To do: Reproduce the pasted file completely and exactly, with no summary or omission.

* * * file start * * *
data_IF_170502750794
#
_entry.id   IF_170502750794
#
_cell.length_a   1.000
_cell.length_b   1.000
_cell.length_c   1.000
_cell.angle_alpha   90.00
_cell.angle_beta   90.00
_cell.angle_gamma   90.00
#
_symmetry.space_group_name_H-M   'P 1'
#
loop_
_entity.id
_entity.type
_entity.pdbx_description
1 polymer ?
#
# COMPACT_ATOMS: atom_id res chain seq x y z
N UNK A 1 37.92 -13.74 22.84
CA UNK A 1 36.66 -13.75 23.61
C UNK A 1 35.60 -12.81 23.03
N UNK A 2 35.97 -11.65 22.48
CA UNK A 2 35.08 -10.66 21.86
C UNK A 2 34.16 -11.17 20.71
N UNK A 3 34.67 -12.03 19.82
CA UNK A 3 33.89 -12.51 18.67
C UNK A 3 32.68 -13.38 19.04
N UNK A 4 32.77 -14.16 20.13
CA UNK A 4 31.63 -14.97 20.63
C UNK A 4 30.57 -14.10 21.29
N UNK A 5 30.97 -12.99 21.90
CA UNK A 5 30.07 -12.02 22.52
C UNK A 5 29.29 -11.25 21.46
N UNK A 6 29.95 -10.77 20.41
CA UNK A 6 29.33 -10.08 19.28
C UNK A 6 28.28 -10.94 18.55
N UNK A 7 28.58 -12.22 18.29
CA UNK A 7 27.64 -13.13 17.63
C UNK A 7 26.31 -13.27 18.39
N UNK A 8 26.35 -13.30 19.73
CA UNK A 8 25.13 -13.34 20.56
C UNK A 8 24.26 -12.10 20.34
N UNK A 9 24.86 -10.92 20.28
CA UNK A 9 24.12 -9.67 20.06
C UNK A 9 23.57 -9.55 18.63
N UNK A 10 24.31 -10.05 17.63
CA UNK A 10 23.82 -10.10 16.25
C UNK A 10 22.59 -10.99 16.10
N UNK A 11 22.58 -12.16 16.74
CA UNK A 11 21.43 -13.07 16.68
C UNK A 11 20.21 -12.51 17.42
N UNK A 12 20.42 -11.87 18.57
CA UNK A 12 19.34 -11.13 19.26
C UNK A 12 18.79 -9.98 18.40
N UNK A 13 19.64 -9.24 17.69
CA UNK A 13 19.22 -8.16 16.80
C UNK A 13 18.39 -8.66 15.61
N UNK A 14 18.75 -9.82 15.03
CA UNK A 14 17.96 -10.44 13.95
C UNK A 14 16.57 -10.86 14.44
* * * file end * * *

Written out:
data_IF_170502750794
#
_entry.id   IF_170502750794
#
_cell.length_a   1.000
_cell.length_b   1.000
_cell.length_c   1.000
_cell.angle_alpha   90.00
_cell.angle_beta   90.00
_cell.angle_gamma   90.00
#
_symmetry.space_group_name_H-M   'P 1'
#
loop_
_entity.id
_entity.type
_entity.pdbx_description
1 polymer ?
#
# COMPACT_ATOMS: atom_id res chain seq x y z
N UNK A 1 37.92 -13.74 22.84
CA UNK A 1 36.66 -13.75 23.61
C UNK A 1 35.60 -12.81 23.03
N UNK A 2 35.97 -11.65 22.48
CA UNK A 2 35.08 -10.66 21.86
C UNK A 2 34.16 -11.17 20.71
N UNK A 3 34.67 -12.03 19.82
CA UNK A 3 33.89 -12.51 18.67
C UNK A 3 32.68 -13.38 19.04
N UNK A 4 32.77 -14.16 20.13
CA UNK A 4 31.63 -14.97 20.63
C UNK A 4 30.57 -14.10 21.29
N UNK A 5 30.97 -12.99 21.90
CA UNK A 5 30.07 -12.02 22.52
C UNK A 5 29.29 -11.25 21.46
N UNK A 6 29.95 -10.77 20.41
CA UNK A 6 29.33 -10.08 19.28
C UNK A 6 28.28 -10.94 18.55
N UNK A 7 28.58 -12.22 18.29
CA UNK A 7 27.64 -13.13 17.63
C UNK A 7 26.31 -13.27 18.39
N UNK A 8 26.35 -13.30 19.73
CA UNK A 8 25.13 -13.34 20.56
C UNK A 8 24.26 -12.10 20.34
N UNK A 9 24.86 -10.92 20.28
CA UNK A 9 24.12 -9.67 20.06
C UNK A 9 23.57 -9.55 18.63
N UNK A 10 24.31 -10.05 17.63
CA UNK A 10 23.82 -10.10 16.25
C UNK A 10 22.59 -10.99 16.10
N UNK A 11 22.58 -12.16 16.74
CA UNK A 11 21.43 -13.07 16.68
C UNK A 11 20.21 -12.51 17.42
N UNK A 12 20.42 -11.87 18.57
CA UNK A 12 19.34 -11.13 19.26
C UNK A 12 18.79 -9.98 18.40
N UNK A 13 19.64 -9.24 17.69
CA UNK A 13 19.22 -8.16 16.80
C UNK A 13 18.39 -8.66 15.61
N UNK A 14 18.75 -9.82 15.03
CA UNK A 14 17.96 -10.44 13.95
C UNK A 14 16.57 -10.86 14.44